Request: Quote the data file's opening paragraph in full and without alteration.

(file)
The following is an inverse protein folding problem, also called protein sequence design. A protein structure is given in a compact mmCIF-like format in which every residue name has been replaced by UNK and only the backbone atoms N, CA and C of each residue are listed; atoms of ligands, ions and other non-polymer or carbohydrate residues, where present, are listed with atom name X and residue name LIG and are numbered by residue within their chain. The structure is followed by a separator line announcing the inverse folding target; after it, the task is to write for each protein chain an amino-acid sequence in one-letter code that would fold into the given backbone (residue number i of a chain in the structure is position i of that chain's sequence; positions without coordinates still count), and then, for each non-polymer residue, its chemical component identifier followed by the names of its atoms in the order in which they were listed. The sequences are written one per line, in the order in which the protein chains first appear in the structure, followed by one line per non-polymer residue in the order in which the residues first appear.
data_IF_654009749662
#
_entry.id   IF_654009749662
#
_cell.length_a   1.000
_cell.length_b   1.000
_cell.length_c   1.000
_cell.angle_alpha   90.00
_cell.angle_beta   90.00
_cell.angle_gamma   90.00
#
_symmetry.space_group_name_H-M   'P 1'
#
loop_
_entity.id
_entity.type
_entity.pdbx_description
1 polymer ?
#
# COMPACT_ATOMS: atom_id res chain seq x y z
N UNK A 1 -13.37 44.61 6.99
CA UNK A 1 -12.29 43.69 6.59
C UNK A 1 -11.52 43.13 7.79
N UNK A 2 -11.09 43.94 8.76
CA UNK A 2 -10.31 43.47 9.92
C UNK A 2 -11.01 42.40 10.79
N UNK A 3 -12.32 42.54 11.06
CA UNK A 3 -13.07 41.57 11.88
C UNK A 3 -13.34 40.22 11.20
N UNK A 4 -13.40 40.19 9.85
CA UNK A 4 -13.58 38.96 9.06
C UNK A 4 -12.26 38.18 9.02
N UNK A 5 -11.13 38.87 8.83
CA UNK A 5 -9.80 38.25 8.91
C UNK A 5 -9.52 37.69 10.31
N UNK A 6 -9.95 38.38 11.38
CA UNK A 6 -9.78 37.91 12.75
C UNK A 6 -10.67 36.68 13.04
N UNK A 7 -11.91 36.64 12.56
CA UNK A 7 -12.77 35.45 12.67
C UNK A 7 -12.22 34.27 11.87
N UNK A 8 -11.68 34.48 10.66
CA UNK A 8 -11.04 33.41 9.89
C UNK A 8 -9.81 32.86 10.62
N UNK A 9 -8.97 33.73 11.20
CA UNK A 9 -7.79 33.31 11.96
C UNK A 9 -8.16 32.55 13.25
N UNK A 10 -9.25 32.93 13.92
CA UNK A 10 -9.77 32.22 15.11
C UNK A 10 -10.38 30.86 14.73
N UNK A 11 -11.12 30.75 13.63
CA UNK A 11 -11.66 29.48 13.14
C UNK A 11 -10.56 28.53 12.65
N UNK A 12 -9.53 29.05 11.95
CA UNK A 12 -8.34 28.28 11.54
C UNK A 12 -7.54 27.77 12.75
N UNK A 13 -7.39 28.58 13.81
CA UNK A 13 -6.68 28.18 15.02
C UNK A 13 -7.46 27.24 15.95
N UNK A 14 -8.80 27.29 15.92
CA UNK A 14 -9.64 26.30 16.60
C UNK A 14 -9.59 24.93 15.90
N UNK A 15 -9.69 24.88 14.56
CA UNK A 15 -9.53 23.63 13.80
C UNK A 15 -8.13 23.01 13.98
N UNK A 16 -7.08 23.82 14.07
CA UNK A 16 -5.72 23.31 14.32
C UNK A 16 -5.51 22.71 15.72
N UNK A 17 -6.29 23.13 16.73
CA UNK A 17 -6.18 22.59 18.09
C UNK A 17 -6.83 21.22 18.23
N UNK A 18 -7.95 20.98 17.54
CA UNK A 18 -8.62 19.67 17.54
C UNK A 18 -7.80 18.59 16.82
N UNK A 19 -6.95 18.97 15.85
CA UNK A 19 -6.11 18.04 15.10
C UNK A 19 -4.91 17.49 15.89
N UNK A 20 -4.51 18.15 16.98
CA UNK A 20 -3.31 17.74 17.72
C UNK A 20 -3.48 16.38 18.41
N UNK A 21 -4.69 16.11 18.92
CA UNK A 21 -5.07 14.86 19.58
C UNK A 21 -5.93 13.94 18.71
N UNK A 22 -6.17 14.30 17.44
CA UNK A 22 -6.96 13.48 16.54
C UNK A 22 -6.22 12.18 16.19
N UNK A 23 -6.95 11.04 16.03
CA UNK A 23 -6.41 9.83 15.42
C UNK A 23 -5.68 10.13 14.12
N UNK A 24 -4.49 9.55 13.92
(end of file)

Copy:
The following is an inverse protein folding problem, also called protein sequence design. A protein structure is given in a compact mmCIF-like format in which every residue name has been replaced by UNK and only the backbone atoms N, CA and C of each residue are listed; atoms of ligands, ions and other non-polymer or carbohydrate residues, where present, are listed with atom name X and residue name LIG and are numbered by residue within their chain. The structure is followed by a separator line announcing the inverse folding target; after it, the task is to write for each protein chain an amino-acid sequence in one-letter code that would fold into the given backbone (residue number i of a chain in the structure is position i of that chain's sequence; positions without coordinates still count), and then, for each non-polymer residue, its chemical component identifier followed by the names of its atoms in the order in which they were listed. The sequences are written one per line, in the order in which the protein chains first appear in the structure, followed by one line per non-polymer residue in the order in which the residues first appear.